I meant this in the context of location recording sessions (not concerts) in venues like churches/chapels which are often rather dim and cavernous. I'll update the original post now to avoid confusion.
Old 2 weeks ago
  #4
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1 Review written
🎧 10 years
In my experience, the f1.4 glass isn't all that sharp at f1.4 and you lose depth of field relative to f2.8 lenses. Let's say you have 8-10 musicians you want to keep in focus in different focal planes. That might not be so easy at f1.4, and if someone moves very much, they may step right out of focus.

Although lighting seems to be the cure for this, if the group gets to be very large or spread out, that means having several lights and light stands and power sources. This gets to be especially challenging in most church environments where they don't have much lighting.

I suggest that you either get your hands on a light meter or at least download one of the light meter apps for your phone. Go to some place where you'd typically record and measure the lighting to determine what lens/iso/shutter speed you'd need for correct exposure and/or lighting.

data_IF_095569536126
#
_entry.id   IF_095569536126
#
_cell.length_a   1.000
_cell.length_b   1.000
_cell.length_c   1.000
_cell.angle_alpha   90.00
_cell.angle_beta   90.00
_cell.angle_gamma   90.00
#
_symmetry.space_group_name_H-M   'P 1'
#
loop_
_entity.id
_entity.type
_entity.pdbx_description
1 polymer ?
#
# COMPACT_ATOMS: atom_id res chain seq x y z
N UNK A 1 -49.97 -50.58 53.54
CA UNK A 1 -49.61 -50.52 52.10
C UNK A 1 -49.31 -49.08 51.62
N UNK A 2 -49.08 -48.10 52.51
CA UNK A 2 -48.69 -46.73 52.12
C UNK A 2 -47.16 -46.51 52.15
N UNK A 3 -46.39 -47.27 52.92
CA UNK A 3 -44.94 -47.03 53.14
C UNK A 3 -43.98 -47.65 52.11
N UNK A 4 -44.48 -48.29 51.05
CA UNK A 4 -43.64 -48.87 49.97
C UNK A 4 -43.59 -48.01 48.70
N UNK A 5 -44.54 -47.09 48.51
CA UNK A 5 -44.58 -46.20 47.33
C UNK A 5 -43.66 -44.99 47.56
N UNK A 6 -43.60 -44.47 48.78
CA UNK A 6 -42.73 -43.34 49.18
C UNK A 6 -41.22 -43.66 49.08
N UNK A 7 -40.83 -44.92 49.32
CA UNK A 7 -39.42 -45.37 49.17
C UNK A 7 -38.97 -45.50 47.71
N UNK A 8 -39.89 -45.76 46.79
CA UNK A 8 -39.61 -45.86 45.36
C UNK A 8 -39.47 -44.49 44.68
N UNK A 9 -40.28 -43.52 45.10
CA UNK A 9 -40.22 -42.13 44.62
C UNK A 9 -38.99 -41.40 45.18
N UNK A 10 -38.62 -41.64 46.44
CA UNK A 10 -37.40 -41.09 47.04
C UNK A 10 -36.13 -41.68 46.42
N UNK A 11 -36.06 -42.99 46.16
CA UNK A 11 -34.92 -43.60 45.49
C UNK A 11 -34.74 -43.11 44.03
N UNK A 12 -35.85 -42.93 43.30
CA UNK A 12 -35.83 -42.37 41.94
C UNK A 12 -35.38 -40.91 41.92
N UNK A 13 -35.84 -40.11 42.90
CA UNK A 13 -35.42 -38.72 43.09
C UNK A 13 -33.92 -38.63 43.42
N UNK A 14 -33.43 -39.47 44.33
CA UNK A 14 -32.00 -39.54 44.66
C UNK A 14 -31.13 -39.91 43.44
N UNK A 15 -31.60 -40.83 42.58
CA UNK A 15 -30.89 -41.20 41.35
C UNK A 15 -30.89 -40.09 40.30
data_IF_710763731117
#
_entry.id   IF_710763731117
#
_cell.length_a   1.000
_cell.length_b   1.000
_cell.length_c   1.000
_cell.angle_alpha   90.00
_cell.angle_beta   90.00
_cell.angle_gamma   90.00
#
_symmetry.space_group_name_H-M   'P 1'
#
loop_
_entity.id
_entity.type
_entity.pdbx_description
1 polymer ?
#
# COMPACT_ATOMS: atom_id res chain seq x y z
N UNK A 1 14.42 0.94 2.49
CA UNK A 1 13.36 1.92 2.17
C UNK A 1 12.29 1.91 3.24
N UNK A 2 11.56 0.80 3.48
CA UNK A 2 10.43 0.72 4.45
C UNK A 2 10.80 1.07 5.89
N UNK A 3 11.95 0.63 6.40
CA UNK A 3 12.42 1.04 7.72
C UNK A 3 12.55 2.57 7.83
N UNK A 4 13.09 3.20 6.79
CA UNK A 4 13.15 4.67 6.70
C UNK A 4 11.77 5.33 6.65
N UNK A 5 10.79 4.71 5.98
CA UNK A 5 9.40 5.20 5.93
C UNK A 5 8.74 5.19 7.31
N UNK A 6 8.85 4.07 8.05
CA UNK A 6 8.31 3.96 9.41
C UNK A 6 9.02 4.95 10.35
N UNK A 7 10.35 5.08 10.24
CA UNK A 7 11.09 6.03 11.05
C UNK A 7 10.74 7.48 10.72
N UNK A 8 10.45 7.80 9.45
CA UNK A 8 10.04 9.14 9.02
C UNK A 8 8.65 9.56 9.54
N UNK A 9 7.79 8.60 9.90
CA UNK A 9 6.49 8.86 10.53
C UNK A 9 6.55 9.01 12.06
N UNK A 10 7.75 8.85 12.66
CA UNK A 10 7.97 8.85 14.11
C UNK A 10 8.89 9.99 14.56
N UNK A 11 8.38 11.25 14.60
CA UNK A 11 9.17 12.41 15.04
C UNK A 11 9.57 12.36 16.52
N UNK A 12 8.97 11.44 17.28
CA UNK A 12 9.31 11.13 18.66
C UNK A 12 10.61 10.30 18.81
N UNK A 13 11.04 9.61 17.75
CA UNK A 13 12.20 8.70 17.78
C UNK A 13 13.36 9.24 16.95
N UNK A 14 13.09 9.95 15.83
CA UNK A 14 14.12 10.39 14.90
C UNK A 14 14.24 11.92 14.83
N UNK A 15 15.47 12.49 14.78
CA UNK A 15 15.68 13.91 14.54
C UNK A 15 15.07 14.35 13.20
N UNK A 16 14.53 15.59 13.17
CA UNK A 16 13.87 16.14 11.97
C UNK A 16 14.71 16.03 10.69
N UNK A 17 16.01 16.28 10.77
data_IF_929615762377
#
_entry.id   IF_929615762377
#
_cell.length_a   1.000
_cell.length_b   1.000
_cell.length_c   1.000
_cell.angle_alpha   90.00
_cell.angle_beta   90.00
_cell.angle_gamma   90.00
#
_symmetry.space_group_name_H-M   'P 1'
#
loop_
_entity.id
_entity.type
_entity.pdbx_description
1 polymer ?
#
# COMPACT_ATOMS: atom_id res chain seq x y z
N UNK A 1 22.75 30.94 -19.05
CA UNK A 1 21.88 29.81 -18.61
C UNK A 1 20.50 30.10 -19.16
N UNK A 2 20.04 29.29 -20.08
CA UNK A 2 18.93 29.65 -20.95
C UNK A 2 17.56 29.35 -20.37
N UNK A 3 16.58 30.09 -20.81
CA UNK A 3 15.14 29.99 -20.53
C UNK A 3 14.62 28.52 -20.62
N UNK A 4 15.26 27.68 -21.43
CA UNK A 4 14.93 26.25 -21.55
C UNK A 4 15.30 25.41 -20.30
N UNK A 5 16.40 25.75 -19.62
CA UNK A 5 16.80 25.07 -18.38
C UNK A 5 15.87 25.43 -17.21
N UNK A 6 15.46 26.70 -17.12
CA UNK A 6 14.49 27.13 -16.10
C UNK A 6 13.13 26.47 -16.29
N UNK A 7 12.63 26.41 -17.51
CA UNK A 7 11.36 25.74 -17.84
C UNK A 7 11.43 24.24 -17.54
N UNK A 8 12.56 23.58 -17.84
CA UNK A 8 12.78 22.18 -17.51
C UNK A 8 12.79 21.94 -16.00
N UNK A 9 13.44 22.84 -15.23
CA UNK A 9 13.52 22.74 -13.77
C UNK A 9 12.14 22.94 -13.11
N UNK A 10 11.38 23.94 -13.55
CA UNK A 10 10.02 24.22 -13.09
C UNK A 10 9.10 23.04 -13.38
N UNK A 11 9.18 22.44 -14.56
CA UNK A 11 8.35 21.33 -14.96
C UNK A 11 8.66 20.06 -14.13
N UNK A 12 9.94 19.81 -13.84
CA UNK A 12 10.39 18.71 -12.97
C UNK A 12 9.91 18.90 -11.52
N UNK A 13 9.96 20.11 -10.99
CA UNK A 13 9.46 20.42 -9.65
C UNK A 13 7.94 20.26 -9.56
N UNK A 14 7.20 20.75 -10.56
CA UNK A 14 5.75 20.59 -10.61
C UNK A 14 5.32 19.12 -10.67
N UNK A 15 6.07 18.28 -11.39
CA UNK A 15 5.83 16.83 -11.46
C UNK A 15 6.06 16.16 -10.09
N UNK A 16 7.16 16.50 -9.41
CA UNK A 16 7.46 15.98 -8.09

My prediction of the outcome of this is you'll find that you need more lighting than you anticipate.

If video is important to the groups you are recording, try to steer them to venues that have adequate house lighting.
Old 2 weeks ago
  #5
Lives for gear
 
It also depends on your camera(s); the big issue with low light and many video/cinema cameras is noise, although some of the "dual-native ISO" cameras such as the Blackmagic Pocket 4K and Pocket 6K can handle low light pretty well. The Ursas do not, except for the new Ursa Broadcast G2 which uses the same sensor as the Pocket 6K. The original Pocket and Micro Cinema Camera are terrible in low light, even though their native ISO is 800. I saw a film recently shot on the original Pocket using f0.95 Voigtlander lenses and the low-light scenes looked no better than if they'd been shot on a smartphone.

If it were me I'd invest in lights rather than faster lenses. Adequate lighting will take your video to the next level, getting you better skin tones and colors, although providing adequate lighting gets more and more challenging and expensive as the size of your group increases.

You'll get more power and save money by buying dedicated daylight or tungsten lights rather than bicolor; bicolor lights allow you to match other lights without the need for gels but they have lower output and are more expensive.